A bipartisan group of lawmakers — including Oregon Sens. Ron Wyden and Jeff Merkley — are pushing to legalize industrial hemp in a bill introduced April 12 in Congress.
The Hemp Farming Act of 2018 would define hemp as an agricultural commodity and remove it from the federal list of controlled substances. It would also allow states to become the primary regulators of hemp, while opening the door for hemp researchers to apply for USDA grants and hemp farmers to receive crop insurance.
Wyden and Merkley, both Democrats have joined Republican Senate Majority Leader Mitch McConnell in support of the bill, which they described as common sense legislation to promote jobs and assist American farmers.
“By legalizing hemp and empowering states to conduct their own oversight plans, we can give the hemp industry the tools necessary to create jobs and new opportunities for farmers and manufacturers across the country,” said McConnell, of Kentucky.
Oregon already has a program to regulate industrial hemp, established by House Bill 4060 in 2016. The state Department of Agriculture registers hemp farmers and seed producers, and oversees the testing of hemp products for human consumption. Products may not exceed 0.3 percent average concentration of tetrahydrocannabinol, or THC, the psychoactive component in cannabis.
ODA figures show 288 industrial hemp growers registered across the state, along with 107 handlers.
Courtney Moran, a Portland-based attorney who serves as president and lobbyist for the Oregon Industrial Hemp Farmers Association, said she has spent the last year and a half working with Wyden’s office on developing the Hemp Farming Act of 2018. If the bill passes, she said it will help clarify things like interstate transportation and banking for Oregon hemp growers and processors.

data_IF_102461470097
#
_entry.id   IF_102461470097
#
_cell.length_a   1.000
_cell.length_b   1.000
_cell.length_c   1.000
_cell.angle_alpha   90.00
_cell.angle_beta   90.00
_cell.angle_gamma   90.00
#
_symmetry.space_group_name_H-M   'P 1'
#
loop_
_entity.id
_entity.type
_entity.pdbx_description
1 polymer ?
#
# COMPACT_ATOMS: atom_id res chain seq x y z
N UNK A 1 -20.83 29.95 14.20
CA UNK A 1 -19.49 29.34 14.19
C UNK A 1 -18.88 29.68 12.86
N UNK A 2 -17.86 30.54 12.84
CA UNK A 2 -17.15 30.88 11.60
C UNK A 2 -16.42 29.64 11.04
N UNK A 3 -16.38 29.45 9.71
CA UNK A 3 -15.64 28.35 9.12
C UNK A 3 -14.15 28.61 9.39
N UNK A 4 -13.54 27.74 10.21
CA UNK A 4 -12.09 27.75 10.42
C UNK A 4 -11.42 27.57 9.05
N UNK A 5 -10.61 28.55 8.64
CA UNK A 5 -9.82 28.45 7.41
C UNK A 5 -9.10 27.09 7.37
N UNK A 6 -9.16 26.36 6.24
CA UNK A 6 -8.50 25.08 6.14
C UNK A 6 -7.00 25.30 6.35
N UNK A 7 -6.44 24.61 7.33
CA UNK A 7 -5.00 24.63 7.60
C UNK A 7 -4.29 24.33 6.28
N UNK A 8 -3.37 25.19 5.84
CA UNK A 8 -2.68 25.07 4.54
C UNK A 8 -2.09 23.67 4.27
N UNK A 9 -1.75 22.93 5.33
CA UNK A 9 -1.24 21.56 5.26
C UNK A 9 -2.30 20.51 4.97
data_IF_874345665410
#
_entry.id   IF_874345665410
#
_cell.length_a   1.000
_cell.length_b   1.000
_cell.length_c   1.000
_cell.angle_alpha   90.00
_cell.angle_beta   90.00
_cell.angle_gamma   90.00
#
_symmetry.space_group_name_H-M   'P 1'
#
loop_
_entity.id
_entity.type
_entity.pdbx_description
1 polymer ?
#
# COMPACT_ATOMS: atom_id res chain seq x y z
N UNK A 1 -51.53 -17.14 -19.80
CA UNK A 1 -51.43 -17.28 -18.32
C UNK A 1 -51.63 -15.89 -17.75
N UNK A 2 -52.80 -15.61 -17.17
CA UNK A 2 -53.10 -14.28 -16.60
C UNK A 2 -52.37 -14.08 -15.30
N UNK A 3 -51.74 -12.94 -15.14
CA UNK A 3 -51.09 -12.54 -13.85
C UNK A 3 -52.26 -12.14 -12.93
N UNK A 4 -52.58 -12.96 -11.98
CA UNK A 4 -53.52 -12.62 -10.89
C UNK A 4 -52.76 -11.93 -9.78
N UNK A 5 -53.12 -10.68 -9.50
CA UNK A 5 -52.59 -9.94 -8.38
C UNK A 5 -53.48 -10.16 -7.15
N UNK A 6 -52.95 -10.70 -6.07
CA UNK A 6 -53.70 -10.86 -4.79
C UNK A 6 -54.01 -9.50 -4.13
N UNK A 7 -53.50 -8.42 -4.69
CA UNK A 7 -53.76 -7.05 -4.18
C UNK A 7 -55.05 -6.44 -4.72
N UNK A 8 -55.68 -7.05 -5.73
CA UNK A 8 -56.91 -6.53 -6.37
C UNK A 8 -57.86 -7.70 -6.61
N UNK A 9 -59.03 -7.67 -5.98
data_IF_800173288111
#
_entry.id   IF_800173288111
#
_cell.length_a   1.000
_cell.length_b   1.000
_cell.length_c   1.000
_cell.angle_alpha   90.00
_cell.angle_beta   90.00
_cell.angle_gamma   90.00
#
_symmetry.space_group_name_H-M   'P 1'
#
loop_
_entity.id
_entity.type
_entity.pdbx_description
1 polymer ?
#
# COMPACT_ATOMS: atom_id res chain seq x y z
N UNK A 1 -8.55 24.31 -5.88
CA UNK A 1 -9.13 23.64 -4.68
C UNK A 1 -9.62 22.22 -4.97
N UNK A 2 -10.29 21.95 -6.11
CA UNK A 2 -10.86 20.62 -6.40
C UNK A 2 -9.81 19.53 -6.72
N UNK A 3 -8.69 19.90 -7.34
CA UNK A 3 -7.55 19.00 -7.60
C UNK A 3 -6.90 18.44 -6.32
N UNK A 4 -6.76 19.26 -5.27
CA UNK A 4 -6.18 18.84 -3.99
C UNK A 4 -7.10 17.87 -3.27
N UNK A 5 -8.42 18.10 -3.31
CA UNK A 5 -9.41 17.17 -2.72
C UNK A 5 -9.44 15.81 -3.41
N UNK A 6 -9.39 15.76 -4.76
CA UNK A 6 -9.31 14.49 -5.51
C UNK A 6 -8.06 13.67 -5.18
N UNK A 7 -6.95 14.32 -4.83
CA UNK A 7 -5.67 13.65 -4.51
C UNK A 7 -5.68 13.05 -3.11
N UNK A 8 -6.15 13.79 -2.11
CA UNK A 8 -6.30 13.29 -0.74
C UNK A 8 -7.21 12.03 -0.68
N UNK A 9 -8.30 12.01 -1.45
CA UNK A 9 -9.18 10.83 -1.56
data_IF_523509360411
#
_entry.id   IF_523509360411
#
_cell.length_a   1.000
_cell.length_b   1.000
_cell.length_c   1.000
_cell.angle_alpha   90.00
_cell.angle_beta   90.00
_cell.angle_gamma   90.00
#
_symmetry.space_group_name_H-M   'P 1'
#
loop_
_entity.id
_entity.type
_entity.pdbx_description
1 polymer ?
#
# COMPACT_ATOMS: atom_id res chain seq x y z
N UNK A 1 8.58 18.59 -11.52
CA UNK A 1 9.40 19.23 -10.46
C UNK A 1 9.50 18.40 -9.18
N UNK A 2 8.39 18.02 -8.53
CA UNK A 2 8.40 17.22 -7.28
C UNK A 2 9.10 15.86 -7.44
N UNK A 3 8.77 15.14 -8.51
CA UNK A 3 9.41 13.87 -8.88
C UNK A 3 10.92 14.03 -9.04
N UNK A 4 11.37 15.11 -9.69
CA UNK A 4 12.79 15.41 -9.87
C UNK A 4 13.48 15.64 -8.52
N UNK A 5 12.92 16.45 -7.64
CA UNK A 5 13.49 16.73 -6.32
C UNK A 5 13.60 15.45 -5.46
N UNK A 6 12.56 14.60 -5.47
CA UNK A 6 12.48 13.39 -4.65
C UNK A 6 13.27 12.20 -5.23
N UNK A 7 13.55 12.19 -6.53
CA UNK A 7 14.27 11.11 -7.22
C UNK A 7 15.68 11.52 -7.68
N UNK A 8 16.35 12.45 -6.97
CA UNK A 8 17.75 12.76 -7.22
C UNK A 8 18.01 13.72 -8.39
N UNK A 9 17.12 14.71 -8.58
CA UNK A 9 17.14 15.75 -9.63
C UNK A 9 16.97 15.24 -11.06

“We have a very progressive yet robust program in our state,” Moran said. “If and when the federal bill does take effect, we have established a very solid framework for our program,” she said.
Hemp is used in a variety of products. As a food, both the seeds and leaves can be eaten raw and are a rich source of protein and B vitamins. Hemp was one of the first plants to be spun into fiber 10,000 years ago, and can be made into clothing, textiles, paper, biodegradable plastics and insulation.
In an interview with the Capital Press, Wyden said he was first struck by hemp years ago while visiting a Costco store near his home in Southeast Portland. There, He saw a package of hemp hearts for sale, and a thought crossed his mind.
“It seems to me that if you can buy (hemp) at a big supermarket in Oregon, you ought to be able to grow it here in Oregon,” Wyden said.
Wyden has introduced bills to legalize hemp in 2012, 2013 and most recently in 2015, and despite previous defeats, he is more optimistic about the fate of the 2018 hemp bill with support from influential GOP allies such as McConnell.
As Wyden repeatedly emphasized, people cannot get high on hemp with its low concentrations of THC.
“This is not a criminal justice issue. This is an agricultural issue,” he said. “Farmers tell me this is a big opportunity for them.”
Moran is similarly optimistic about including the legislation in this year’s farm bill.
“I think we definitely have our best chance that we’ve ever had,” Moran said. “(McConnell) has a lot of political power, and having his support definitely changes the conversation.”
In a statement, Merkley said it is past time to move beyond “outdated and frustrating” restrictions on hemp farming in the U.S.
Rep. James Comer, a Republican from Kentucky, plans to introduce a companion version of the bill in the House of Representatives.